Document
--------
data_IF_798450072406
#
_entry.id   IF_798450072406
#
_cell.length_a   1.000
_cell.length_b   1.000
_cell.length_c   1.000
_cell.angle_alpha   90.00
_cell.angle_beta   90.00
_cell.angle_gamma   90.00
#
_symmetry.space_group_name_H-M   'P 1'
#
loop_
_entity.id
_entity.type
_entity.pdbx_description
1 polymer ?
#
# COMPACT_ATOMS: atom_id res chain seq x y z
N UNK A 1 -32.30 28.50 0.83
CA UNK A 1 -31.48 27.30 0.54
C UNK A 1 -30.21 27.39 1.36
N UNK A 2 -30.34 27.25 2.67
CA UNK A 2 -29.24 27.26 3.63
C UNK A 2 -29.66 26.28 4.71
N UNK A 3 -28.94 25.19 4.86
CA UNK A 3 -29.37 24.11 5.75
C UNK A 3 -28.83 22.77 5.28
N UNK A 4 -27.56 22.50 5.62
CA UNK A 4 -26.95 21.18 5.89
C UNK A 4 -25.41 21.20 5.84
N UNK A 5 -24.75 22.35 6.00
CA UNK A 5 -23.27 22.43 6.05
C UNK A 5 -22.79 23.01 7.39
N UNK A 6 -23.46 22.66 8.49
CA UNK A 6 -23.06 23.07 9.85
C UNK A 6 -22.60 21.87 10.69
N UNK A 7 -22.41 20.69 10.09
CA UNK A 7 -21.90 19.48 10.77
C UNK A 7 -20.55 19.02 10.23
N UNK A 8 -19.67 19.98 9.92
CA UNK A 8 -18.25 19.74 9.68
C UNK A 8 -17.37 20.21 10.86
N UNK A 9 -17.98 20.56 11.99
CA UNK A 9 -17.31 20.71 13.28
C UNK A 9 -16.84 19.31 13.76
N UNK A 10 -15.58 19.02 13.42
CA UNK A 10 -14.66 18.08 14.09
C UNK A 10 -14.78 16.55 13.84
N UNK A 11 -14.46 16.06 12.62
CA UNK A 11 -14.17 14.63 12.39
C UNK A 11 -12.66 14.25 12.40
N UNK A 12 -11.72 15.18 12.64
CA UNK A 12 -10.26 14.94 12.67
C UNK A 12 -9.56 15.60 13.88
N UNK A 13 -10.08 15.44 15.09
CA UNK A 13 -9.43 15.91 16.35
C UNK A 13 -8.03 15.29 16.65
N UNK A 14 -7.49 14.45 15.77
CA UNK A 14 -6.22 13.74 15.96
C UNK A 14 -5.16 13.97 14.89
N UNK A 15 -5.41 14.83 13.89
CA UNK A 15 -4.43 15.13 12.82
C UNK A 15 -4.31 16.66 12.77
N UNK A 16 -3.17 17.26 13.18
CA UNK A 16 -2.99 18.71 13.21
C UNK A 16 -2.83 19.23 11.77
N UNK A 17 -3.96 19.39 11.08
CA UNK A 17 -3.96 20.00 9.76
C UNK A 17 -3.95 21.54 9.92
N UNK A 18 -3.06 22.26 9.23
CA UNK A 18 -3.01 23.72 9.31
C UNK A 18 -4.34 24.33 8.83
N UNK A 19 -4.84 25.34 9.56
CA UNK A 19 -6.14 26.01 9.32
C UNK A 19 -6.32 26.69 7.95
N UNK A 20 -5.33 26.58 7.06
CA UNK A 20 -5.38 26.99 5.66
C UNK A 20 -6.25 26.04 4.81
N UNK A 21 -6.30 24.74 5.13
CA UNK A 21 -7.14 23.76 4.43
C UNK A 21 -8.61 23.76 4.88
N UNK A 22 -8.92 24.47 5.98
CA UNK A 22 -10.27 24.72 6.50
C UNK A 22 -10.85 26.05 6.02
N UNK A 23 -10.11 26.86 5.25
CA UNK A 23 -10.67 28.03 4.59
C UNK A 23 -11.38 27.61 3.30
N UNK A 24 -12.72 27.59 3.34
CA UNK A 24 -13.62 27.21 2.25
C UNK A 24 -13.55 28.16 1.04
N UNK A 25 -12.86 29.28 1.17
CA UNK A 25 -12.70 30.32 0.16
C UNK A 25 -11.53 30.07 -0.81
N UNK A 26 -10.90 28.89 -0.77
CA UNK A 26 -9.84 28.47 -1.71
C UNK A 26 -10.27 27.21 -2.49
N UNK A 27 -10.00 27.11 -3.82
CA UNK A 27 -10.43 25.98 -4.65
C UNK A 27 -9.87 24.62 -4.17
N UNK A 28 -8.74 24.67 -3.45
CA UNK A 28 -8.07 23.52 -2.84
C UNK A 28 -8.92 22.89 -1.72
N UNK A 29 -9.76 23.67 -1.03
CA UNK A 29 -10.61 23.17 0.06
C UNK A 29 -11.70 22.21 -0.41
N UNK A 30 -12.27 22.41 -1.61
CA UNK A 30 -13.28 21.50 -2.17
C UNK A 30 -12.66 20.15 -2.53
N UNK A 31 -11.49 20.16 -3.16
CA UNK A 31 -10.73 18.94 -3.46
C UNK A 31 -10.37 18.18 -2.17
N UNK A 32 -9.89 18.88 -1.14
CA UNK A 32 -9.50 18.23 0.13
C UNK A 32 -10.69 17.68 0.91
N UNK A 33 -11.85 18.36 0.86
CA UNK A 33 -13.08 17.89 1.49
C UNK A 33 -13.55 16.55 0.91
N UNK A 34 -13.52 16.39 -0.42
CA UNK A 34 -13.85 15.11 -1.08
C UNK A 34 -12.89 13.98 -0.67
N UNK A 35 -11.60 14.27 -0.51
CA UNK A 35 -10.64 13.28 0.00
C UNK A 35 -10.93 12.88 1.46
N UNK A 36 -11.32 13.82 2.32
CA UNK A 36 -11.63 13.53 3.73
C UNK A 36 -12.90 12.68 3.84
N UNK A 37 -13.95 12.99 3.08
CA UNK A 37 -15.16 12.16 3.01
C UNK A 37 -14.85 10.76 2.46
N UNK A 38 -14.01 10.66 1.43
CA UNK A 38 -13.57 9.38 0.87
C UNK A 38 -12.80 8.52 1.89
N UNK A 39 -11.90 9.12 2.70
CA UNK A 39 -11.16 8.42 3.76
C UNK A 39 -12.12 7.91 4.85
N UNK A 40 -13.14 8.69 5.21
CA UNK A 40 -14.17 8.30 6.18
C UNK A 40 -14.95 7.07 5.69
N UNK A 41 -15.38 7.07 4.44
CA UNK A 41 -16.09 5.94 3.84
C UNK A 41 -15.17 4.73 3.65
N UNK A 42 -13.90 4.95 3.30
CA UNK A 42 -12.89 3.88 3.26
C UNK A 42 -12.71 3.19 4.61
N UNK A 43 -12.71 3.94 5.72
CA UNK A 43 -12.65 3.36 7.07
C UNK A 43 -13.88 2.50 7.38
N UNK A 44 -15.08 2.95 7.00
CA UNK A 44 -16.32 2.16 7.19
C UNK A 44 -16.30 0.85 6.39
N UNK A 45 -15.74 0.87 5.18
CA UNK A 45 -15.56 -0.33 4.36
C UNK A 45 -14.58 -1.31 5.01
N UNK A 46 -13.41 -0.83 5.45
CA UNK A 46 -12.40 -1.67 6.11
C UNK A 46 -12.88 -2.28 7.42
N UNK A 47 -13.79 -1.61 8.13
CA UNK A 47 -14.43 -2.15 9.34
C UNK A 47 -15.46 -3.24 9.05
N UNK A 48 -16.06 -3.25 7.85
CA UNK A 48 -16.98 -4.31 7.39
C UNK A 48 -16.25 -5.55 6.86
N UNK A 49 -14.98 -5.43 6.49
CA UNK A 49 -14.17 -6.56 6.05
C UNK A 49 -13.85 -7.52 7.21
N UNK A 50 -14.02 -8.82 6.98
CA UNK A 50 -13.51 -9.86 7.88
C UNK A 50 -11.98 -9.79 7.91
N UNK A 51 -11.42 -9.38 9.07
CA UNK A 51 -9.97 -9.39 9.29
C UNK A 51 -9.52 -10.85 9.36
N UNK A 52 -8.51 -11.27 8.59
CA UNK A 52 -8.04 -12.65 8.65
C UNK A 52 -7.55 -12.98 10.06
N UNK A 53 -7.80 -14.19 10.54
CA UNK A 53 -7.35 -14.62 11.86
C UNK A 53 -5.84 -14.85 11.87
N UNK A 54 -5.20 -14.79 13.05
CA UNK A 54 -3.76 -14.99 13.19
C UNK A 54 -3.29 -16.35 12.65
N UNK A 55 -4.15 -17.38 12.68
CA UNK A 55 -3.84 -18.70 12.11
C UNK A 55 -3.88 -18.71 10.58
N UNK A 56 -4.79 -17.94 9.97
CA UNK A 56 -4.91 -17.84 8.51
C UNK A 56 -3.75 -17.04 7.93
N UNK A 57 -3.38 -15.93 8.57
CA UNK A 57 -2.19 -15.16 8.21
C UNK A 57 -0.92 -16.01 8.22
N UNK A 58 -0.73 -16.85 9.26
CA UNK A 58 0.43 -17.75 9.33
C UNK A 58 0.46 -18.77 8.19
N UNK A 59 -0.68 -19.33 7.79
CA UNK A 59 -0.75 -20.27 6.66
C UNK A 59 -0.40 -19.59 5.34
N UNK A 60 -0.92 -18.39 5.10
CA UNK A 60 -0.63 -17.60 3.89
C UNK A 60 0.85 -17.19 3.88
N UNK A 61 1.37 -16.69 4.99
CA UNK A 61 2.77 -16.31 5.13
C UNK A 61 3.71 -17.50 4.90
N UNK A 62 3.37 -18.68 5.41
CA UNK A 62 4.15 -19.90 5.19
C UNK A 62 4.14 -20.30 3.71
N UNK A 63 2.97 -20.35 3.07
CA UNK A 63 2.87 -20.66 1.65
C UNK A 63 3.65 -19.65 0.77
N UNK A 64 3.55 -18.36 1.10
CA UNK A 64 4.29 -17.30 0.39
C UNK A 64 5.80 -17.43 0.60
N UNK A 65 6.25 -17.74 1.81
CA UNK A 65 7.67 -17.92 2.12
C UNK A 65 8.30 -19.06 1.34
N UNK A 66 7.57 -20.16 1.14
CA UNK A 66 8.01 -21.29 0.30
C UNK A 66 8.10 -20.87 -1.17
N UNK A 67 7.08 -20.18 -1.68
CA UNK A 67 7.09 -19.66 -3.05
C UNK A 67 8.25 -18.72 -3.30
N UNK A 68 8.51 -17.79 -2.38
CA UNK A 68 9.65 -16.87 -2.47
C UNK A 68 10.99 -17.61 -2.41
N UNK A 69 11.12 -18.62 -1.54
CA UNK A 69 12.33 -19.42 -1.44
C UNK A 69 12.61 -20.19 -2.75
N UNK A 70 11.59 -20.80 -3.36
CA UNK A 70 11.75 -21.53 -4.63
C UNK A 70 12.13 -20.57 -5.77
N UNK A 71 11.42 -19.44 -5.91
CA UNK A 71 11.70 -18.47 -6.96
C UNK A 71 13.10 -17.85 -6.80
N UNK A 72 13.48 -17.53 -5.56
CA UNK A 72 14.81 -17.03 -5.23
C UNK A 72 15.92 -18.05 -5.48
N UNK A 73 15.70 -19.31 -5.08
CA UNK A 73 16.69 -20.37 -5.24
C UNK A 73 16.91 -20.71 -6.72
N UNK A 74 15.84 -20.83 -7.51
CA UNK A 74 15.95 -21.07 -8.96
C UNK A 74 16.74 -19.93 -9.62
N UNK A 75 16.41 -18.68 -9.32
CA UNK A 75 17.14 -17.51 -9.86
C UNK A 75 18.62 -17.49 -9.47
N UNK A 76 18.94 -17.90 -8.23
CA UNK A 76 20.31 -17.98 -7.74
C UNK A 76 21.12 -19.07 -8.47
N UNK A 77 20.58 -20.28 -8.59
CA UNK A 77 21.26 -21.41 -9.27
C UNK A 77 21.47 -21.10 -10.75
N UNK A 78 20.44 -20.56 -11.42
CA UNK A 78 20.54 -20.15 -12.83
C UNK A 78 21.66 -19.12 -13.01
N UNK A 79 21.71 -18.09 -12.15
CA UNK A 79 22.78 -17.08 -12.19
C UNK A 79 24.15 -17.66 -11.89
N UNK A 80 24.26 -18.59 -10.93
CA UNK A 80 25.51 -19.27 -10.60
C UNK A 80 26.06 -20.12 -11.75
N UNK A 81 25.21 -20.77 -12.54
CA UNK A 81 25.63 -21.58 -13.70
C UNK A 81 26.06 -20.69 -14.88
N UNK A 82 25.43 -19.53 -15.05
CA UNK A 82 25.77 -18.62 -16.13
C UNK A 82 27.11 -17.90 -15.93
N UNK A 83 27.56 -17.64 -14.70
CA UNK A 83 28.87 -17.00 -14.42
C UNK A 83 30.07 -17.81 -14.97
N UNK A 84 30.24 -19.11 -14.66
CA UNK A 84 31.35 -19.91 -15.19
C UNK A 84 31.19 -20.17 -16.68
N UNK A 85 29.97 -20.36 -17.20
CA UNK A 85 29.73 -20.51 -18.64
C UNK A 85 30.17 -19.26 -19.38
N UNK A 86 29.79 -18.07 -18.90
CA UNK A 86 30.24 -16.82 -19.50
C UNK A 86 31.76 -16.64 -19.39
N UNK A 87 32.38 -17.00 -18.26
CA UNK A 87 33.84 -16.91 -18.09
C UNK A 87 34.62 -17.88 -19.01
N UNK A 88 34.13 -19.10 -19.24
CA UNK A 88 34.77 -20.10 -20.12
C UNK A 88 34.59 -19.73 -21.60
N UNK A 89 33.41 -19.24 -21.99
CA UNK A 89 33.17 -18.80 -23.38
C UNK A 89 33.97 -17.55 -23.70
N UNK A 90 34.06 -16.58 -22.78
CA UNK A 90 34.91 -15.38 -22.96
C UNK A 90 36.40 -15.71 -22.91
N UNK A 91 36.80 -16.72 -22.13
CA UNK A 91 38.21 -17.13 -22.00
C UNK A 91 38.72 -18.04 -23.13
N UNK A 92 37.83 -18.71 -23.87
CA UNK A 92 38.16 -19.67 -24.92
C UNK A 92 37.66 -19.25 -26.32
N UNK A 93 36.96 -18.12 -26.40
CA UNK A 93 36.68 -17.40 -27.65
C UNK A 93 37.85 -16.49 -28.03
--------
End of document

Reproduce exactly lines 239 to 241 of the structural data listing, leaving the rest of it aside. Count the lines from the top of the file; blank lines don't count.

C UNK A 73 16.91 -20.71 -6.72
N UNK A 74 15.84 -20.83 -7.51
CA UNK A 74 15.95 -21.07 -8.96